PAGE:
if __name__ == "__main__":
    import os, time

    def f(params):
        delay, msg = params
        print "Calling sleep(%f) in %d with msg '%s'" % (delay,
                                                         os.getpid(), msg)
        time.sleep(delay)
        print "End of sleep(%f) in %d with msg '%s'" % (delay,
                                                        os.getpid(), msg)
        return "Slept %fs" % delay


    # We have to create the Pool AFTER the functions to call in it have been
    # defined. Using 3 worker processes
    pool = MultiThreadedPool(3)

    # Small test for apply() first
    print pool.apply(f, ((1.2, "Sleep 1200ms to test apply()"),))

    # Now test map()...
    class TestThread(threading.Thread):
        def __init__(self, params):
            threading.Thread.__init__(self)
            self.__params = params

        def run(self):
            print "Running on", self.__params
            try:
                r = pool.map(f, self.__params)
                print "Got result:", r
            except:
                print "Got exception", sys.exc_info()[0:2]

    jobs = ((1, "Sleep 1s"), (2, "Sleep 2s"), (3, "Sleep 3s"),
            (2.5, "BisSleep 2.5s"))
    # Jobs that will execute the same parallel tasks
    # Note: total duration = 3.5s because we have a pool of 3 processes
    t1 = TestThread(list(jobs))
    t2 = TestThread(list(jobs))
    t3 = TestThread(list(jobs))
    t4 = TestThread(list(jobs))
    t5 = TestThread(list(jobs))

    # jobs with a failure
    jobs = jobs + ((-42, "Invalid negative sleep time"),)
    tfail1 = TestThread(list(jobs))
    tfail2 = TestThread(list(jobs))

    # Starting 1st thread
    t1.start()

    time.sleep(1.5)
    # Starting a 2nd thread, which is asking for the same data t1 is
    # already processing
    t2.start()
    time.sleep(.5)
    t3.start()
    t4.start()
    # Should return at the same time as t1, with the same results

    # Wait for all of them to complete
    time.sleep(4)
    print "### We should start all over again now..."
    t5.start()
    # Starting 2 threads which should fail with an exception
    time.sleep(1)
    tfail1.start()
    tfail2.start()
    # 1 Thread should have finished, the 2 others
    # returned en exception almost at the same time

The demo shows that, for the 1st four threads, only one instance of the "sleep" batch is executed. This is because the threads are started while the batch is still running. So they just have to wait for the result, without needing to start a new bunch of sleep()s. Then the fifth thread and the 2 tfail threads show that this code works well when the functions to parallelize raise exceptions.

Notice that I had to add a work-around for a limitation in the processing package I am using (0.52). Refer to the code for the details (method unregister_jobs). I might send a patch to the "processing" authors.

3 comments

Jesse Noller 13 years, 3 months ago  # | flag

Hey david - right now I'm the cheerleader for the inclusion of the processing library into python-core for 2.6 and 3.0, your recipe looks good. You may want to submit it to the python bug tracker for inclusion in the included version of processing (renamed to multiprocessing). If you want to discuss, send me an email at jnoller at gmail dot com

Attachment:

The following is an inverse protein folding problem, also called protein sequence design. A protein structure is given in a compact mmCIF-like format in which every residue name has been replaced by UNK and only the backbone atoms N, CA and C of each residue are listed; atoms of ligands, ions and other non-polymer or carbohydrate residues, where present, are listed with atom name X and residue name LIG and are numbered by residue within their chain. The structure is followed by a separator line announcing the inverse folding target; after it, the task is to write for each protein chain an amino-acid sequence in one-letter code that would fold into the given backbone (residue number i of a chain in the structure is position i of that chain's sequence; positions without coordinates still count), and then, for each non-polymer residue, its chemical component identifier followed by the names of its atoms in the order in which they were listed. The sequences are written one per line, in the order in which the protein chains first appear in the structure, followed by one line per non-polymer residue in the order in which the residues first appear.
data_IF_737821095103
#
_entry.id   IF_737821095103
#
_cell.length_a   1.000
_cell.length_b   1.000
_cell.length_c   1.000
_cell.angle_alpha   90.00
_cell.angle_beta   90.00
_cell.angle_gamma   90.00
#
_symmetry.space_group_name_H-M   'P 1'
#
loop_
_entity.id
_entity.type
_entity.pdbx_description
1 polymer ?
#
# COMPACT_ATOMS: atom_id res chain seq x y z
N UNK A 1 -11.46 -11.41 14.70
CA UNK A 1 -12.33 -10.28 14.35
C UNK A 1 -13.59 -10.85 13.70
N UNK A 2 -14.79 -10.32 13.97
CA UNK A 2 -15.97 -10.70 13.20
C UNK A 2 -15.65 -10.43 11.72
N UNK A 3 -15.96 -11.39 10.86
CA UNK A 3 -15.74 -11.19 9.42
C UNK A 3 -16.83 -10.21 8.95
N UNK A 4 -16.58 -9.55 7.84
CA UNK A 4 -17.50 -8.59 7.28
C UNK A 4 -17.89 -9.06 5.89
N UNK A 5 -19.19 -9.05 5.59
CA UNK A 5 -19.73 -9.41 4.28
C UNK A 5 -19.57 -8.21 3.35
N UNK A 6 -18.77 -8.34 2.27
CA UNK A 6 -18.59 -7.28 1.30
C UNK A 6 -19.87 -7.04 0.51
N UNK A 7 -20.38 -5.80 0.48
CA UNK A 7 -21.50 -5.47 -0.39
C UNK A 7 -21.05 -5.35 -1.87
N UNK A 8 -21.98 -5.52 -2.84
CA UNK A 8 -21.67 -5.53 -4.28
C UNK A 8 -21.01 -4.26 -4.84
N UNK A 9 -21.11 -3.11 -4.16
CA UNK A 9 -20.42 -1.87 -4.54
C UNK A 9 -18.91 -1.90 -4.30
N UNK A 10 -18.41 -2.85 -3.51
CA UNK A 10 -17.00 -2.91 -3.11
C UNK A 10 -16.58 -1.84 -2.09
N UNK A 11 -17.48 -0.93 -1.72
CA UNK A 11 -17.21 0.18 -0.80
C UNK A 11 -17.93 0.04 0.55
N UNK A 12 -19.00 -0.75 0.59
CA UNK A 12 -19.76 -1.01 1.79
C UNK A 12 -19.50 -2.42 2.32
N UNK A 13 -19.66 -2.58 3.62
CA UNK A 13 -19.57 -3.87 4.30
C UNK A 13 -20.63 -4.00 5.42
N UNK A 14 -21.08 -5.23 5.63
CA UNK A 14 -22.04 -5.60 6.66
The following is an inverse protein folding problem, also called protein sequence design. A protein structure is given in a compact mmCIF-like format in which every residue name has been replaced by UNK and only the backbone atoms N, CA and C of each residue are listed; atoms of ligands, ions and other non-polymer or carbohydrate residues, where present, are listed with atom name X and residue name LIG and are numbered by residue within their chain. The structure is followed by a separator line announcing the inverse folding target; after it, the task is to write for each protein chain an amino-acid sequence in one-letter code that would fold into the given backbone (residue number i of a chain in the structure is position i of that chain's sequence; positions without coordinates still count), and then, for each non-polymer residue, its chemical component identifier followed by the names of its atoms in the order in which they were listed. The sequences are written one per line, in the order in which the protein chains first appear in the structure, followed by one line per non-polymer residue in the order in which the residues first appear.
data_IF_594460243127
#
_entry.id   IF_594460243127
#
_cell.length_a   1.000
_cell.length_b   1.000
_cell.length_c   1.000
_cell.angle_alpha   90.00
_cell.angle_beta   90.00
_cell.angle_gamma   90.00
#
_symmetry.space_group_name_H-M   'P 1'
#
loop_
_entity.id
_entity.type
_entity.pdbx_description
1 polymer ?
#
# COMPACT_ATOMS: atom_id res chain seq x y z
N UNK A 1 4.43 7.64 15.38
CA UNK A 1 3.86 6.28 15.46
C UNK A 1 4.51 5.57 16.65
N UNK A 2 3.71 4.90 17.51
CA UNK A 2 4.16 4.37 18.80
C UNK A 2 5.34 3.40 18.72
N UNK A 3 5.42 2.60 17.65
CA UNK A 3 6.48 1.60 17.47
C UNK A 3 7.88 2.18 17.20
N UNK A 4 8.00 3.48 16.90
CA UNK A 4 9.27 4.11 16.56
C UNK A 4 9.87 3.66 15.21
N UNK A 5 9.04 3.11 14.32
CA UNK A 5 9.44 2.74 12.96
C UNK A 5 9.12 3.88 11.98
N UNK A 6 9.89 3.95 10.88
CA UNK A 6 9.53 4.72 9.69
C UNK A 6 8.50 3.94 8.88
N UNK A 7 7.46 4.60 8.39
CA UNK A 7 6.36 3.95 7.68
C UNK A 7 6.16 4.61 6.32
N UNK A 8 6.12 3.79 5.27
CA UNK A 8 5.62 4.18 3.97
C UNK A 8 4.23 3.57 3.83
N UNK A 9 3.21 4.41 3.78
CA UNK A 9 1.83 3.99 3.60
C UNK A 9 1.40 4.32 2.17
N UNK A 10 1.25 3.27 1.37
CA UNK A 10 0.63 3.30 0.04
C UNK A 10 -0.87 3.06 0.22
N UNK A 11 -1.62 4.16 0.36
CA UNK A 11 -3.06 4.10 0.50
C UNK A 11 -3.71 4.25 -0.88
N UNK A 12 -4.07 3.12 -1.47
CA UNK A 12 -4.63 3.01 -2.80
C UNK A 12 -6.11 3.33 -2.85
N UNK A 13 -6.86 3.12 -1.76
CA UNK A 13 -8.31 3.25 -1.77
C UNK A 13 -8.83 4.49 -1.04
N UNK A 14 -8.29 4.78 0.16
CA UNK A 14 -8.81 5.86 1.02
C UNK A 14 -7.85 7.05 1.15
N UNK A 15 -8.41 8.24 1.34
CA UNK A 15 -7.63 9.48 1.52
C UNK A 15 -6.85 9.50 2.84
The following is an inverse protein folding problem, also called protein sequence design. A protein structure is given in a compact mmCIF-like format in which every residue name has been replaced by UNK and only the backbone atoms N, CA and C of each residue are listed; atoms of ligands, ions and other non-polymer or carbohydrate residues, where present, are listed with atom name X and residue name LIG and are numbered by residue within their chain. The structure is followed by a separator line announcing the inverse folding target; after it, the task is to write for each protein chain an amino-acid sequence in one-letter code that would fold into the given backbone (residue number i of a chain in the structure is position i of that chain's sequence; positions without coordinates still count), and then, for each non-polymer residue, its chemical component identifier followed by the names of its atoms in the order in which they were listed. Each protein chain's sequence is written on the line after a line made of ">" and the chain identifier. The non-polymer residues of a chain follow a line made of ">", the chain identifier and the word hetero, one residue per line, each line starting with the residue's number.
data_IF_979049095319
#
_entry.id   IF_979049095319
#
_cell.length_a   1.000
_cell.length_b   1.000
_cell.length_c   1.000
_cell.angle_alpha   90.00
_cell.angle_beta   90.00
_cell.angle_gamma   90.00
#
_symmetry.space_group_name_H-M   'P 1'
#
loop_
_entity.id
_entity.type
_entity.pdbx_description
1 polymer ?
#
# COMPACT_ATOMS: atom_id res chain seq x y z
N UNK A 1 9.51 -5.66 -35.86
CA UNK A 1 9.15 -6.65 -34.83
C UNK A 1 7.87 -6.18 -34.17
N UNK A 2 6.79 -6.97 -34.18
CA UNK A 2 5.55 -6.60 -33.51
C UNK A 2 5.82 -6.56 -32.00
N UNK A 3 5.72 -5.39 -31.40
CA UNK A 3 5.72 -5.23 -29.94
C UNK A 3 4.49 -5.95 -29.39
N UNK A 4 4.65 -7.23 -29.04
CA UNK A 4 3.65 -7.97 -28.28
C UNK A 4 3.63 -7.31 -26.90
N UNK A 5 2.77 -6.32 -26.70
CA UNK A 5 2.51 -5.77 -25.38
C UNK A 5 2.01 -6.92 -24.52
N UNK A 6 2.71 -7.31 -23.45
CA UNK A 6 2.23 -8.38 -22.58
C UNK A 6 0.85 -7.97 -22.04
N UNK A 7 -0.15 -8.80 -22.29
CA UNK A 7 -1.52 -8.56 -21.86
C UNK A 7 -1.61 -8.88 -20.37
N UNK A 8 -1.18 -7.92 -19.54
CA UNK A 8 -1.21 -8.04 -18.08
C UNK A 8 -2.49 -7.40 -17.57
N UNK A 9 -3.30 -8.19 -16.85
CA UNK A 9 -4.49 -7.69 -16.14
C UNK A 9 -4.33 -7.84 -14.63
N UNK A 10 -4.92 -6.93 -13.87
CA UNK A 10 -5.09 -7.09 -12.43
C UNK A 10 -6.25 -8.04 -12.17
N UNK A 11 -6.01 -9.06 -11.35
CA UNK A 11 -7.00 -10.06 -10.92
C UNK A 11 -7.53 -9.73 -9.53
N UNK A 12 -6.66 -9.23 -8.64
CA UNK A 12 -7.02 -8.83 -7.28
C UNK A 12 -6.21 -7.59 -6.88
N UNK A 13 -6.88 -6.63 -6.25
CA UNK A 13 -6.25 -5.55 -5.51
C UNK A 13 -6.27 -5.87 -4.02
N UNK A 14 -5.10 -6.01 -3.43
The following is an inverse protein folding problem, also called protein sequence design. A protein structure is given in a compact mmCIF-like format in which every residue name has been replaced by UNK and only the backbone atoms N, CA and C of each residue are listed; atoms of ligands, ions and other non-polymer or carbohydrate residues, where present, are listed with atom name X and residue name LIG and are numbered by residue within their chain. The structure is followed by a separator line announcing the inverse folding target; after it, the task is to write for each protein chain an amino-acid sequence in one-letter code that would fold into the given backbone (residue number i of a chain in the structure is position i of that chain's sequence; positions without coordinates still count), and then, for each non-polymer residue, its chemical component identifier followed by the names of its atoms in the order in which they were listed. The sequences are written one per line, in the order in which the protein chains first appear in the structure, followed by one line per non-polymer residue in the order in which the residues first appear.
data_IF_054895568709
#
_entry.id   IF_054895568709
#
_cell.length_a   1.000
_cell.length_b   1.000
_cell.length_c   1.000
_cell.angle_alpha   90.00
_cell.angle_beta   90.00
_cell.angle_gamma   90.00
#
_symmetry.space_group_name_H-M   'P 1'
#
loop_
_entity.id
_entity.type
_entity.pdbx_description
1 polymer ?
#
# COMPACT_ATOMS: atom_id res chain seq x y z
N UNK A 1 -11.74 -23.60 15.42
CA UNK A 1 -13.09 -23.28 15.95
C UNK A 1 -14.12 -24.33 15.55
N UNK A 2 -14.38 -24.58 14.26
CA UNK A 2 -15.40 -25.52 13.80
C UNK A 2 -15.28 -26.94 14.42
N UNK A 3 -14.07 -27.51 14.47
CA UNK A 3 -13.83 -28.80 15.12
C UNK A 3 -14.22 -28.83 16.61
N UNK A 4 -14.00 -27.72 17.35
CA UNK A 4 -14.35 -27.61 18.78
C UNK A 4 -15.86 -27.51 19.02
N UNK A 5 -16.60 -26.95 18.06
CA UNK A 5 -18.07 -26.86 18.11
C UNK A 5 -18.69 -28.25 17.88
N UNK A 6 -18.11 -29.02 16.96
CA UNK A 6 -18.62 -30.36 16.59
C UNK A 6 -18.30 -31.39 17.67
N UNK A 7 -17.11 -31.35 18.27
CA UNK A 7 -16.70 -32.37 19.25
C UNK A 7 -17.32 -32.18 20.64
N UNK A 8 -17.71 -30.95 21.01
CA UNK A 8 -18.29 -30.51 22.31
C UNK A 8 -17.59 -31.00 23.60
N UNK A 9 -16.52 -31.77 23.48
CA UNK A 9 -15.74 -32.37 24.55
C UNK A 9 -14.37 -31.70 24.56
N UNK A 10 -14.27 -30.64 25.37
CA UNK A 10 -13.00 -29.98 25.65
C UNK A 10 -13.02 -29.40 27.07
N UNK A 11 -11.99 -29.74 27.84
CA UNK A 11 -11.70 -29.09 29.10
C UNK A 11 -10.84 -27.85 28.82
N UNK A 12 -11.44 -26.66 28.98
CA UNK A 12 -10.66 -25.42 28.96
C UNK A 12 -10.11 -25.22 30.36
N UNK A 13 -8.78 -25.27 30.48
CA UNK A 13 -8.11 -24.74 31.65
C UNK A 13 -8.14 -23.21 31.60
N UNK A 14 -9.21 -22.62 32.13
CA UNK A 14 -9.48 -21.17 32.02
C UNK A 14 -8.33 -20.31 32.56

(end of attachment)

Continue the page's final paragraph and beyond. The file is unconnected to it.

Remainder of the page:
david decotigny (author) 13 years, 3 months ago  # | flag

Thank you very much Jesse: I just created issue #3735 in the python bug tracker.

Some thoughts...

I was thinking of using weak references to automagically remove the "in flight" job requests from the "__inflight" cache when the last thread waiting for the job results doesn't need it anymore: this seemed nice because it would remove these lines 94-100 that do just this, and would make sure that the "in flight" requests are not removed too early, while other threads still have access to the result object.

But it seems NOT to be a good idea.

Because we need proper locking when we manipulate the self.__inflight dictionary: this means that the deletion callback of a weakref would have to acquire the lock of the MultiThreadedPool when it removes the entry from __inflight. If we use a WeakValueDictionary and add this locking to WeakValueDictionary::_remove() for example, I assumed that we had no control on the place when this _remove() callback would get called, and hence we had no control on where the locking/unlocking would take place (note: I don't know the interactions between weakref an the GC, and I don't know the properties of the GC; I took the pessimistic path in this assumption).

If _remove() gets called outside the critical section lines 44-59, it's just fine: it would lock/unlock just fine. But what happens if _remove() is called inside this section ? The first question is "is it possible ?", to which I assumed the answer is "yes, theoretically" (consequence of my pessimistic assumption above), even though I guess it's quite unlikely. But if it ever happens... what should we do ? If we don't do anything, there will be a deadlock. But if we use a recursive lock, we lose the critical section on lines 51 and 56: this would be a bug too.

So, as a consequence, I am leaving the code as it is (rev. 1). It means that there is a small risk that redundant requests might still be processed in parallel: when two threads A and B request the same job J, then J is processed, A is awoken and removes the job J from __inflight, but then the CPU switches to another thread C before B is awoken: if C submits another request for the same job J, then it will be processed in the background again because it was not in __inflight anymore, even though its result is still available because B still needs access to it for later, when it wakes up. However, IMHO, this case would probably be quite unlikely. So at least this implementation is slightly sub-optimal but not dangerous.

david decotigny (author) 13 years, 2 months ago  # | flag

Just updated code (=> rev. 3) to my latest version: support for multiprocessing (python 2.6b3), and added apply() method (+ code factorization through new _apply_async() method).